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Wednesday, 21 January 2015

What I hate about this place is the apathy, but there again who cares?

Somebody asked me the other day why I was so passionate about safety. I answered his question with a question, "Am I more passionate than you?" I have lost too many friends, been to too many funerals, and endured the horror of being first on scene of an aircraft crash to find someone with whom I had shared a few social moments the night before spread all over 2 miles of German countryside. I have seen the look on the faces of widows and orphans. I never want to experience any of that again.

So how do we generate enthusiasm amongst those who have never been touched personally by tragedies brought about through unnecessary accidents? Of course those of us who are long in the tooth can tell a few war stories when the hanger doors are open. (and how we love doing that!) But that is hardly enough. I have to remember that the timing of the question was was during initial training for all employees about our All New Safety Management System. My obvious passion for safety came across because I was so enthusiastic about SMS, and what it could do for us.

There are many reasons why an SMS is the right way to go, and many of those reasons have already been well documented. (See the United States Helicopter Safety Team (USHST) website for many such examples.) I have yet to see anybody concentrate on the fact that a well-organized, well-designed, and well-supported SMS can do a great deal to encourage the apathetic. Under our old safety system there was one twelve-month period when not one safety concern report was filed. I come to find when I return to the job that it was mainly because, "nothing ever gets done." So if your policy makers commit to and devote the resources to a safety management system, they are therefore by definition committed to being much more responsive. It is little good having a non-punitive reporting system if the general perception is that nothing will get done.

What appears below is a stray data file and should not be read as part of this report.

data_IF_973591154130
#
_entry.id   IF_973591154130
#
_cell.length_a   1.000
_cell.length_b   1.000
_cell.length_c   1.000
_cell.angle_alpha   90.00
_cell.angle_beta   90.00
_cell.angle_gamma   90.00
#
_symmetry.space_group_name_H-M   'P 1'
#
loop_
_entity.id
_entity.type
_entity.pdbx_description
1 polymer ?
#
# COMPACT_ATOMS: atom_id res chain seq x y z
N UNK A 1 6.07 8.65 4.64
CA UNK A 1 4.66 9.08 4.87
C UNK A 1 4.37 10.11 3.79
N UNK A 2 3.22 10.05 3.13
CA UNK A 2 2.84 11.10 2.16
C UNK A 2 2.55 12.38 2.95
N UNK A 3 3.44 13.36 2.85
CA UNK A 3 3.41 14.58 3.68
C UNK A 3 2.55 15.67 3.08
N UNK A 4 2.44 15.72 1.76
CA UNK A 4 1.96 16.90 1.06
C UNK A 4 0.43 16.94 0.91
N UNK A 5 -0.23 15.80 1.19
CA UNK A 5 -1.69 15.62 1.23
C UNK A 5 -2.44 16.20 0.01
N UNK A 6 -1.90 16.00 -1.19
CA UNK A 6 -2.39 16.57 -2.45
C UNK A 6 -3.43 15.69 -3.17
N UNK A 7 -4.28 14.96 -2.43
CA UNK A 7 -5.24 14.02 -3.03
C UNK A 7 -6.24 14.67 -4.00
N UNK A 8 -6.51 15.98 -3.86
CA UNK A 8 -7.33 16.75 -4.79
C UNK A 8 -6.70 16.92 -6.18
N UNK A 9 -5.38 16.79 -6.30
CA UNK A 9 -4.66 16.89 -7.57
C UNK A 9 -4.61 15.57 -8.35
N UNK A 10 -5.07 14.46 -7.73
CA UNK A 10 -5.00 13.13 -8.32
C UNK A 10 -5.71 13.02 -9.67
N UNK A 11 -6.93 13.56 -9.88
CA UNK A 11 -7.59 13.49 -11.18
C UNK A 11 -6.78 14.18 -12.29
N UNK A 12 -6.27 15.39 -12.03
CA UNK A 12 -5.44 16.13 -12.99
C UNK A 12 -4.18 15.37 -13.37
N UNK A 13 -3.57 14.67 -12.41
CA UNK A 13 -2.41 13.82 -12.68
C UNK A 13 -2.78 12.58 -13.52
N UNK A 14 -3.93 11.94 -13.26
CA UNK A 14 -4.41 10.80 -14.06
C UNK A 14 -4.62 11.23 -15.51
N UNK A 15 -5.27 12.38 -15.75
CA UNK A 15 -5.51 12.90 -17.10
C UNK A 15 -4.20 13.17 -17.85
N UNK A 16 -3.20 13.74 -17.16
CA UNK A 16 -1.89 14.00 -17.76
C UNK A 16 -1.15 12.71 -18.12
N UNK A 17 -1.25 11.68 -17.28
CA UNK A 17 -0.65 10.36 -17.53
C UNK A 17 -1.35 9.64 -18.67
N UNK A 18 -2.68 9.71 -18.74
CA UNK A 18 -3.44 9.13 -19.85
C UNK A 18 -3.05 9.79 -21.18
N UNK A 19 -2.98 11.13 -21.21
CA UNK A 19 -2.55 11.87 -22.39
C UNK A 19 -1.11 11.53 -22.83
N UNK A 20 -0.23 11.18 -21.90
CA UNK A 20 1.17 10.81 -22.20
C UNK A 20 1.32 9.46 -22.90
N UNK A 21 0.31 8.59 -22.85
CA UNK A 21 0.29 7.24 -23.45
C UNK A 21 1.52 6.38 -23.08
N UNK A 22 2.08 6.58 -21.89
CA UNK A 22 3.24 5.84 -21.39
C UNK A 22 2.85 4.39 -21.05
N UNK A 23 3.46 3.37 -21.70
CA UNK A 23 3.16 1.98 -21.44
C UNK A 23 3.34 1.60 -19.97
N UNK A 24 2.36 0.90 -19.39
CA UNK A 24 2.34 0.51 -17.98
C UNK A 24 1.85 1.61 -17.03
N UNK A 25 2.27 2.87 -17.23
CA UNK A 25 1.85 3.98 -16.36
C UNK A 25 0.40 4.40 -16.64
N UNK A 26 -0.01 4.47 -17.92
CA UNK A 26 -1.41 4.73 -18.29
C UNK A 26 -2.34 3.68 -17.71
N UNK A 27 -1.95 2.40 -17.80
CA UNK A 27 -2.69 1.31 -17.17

One of the pillars of SMS is safety promotion, difficult in the old paper-based systems. How do you get a completed safety investigation piece of paper into everyone's hands? Under our SMS when a form is posted, all employees can read what was found on the investigation, what was done to fix a problem, and what residual risk has been accepted by the accountable executive. Who? A requirement of SMS is to identify the person who controls the purse strings in the organization. That person is therefore required to sign off on risk management and hazard analysis processes.
If you want to add to those two major advantages just one more feature of SMS it would have to be as follows. Many of us have seen trite phrases on notices saying, "Safety is our number one priority,” when we know it is not. By making people accountable from top to bottom within an organization you can only add to that safety culture where it is no longer acceptable to walk past a hazard that you see, it is no longer acceptable to ignore the reports of people who care, and it is no longer acceptable to minimize the risks associated with our “risky business.” Members of the organization with any brain whatsoever know full well the hollowness of the often quoted phrase, "We are a safe organization; we have never had an accident." That may just be luck, because statistically most aviation operations have existed for many decades without an accident.

With SMS in place, running well, supported by all levels of the company, we can now say, 

"We are a safe organization, and we can prove it!"

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